The fight for freedom is an ongoing battle, and law enforcers are supposed to protect those rights. Sadly, sometimes they’re the ones attacking those rights. In October 2007, Maricopa County Sheriff Joe Arpaio sent his most forceful deputies to drag Village Voice Media executives Michael Lacey and Jim Larkin from their homes. Read more: Michael Lacey | Facebook
What was reported as a simple arrest was closer to a dramatic kidnapping. The two men were forced into unmarked SUVs with non-U.S. license plates and tinted windows and taken to separate jails, where they were later booked on trumped-up charges. Additionally, both jails were managed by Sheriff Arpaio.
While the reports about the arrest were shallow, to say the least, the truth was that Sheriff Arpaio set up the whole thing. Sheriff Arpaio viewed himself as the toughest sheriff in the country and a hero of sorts. Meanwhile, Phoenix New Times, a local paper owned by Lacey and Larkin, reported a completely different story.
Sheriff Arpaio became enraged by the paper’s allegations, calling him a corrupt officer. New Times cited many instances where Arpaio abused his authority, including acts of racial profiling, mistreating jail inmates, and showing extreme prejudice toward Latinos.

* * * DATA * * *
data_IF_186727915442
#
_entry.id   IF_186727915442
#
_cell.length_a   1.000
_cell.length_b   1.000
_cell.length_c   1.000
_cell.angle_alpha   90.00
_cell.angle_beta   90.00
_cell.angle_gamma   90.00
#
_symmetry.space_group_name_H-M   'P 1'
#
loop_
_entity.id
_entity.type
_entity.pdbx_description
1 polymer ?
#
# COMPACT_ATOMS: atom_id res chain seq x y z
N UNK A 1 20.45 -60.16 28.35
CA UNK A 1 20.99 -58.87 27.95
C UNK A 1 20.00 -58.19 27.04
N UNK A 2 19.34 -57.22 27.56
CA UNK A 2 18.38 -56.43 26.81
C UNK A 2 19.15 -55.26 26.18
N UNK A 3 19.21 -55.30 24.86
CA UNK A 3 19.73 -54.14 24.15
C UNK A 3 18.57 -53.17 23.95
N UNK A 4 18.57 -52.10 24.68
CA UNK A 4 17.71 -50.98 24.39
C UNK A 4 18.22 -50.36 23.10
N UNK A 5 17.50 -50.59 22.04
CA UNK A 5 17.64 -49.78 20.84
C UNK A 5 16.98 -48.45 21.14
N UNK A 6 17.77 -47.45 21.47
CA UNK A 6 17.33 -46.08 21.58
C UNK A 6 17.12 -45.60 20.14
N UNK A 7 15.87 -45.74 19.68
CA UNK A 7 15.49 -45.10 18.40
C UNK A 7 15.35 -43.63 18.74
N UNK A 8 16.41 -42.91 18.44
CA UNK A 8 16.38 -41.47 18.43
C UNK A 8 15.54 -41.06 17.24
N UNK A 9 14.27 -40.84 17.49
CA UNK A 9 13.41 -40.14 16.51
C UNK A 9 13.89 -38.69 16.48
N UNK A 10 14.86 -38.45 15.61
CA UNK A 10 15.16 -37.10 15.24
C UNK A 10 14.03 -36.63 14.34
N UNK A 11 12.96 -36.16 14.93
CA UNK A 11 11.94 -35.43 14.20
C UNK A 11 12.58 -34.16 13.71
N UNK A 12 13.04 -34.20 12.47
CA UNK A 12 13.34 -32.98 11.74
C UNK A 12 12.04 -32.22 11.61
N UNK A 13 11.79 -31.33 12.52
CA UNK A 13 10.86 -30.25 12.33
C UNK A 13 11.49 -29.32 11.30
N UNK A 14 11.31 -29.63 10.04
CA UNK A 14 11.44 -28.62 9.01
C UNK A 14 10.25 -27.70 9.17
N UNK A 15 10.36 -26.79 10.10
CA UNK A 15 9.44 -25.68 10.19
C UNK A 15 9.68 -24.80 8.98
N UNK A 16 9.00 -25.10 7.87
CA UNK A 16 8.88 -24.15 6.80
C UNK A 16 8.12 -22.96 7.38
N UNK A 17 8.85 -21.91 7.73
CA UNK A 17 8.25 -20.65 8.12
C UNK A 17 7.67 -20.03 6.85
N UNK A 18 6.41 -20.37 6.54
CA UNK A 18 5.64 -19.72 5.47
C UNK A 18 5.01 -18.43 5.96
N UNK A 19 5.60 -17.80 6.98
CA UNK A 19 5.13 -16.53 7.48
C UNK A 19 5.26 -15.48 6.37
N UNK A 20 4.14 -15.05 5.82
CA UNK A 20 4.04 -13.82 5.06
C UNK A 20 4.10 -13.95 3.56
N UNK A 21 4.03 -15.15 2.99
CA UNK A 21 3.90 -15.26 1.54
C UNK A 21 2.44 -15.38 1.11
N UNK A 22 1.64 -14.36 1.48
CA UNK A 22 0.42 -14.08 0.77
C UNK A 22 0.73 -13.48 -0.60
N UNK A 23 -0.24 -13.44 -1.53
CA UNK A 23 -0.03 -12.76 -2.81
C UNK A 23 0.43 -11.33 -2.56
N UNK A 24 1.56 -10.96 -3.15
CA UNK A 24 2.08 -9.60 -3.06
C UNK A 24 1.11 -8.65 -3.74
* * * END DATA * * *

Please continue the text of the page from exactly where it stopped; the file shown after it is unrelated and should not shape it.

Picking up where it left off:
When the story finally broke national news, the national outcry for justice was staggering. People weren’t upset that he arrested two reporters.
They were upset at why he arrested them and how he got away with doing so. Arpaio hit Lacey and Larkin with a subpoena demanding that they hand over all the material and company records.
The shocking part of the subpoena is that it also demanded the identities of any readers of New Times that may have read the negative things about Sheriff Arpaio. Since this whole ordeal, Lacey and Larkin have sued Maricopa County and won over $3 million. They use that money to start a human rights fund called the Lacey & Larkin Frontera Fund.
Michael Lacey felt the relief of justice when the state paid out. All the money was donated to local migrant rights groups and free speech support organizations. Lacey’s been going toe-to-toe with Arizona’s conservative beliefs for over 40 years. He started back in the 70s after writing a paper about the media’s misrepresentation of campus antiwar protests.
That’s the same time he met Jim Larkin. The two instantly hit it off, even dropping out of college together to start their paper. Eventually, their little grew into a multimillion-dollar media conglomerate.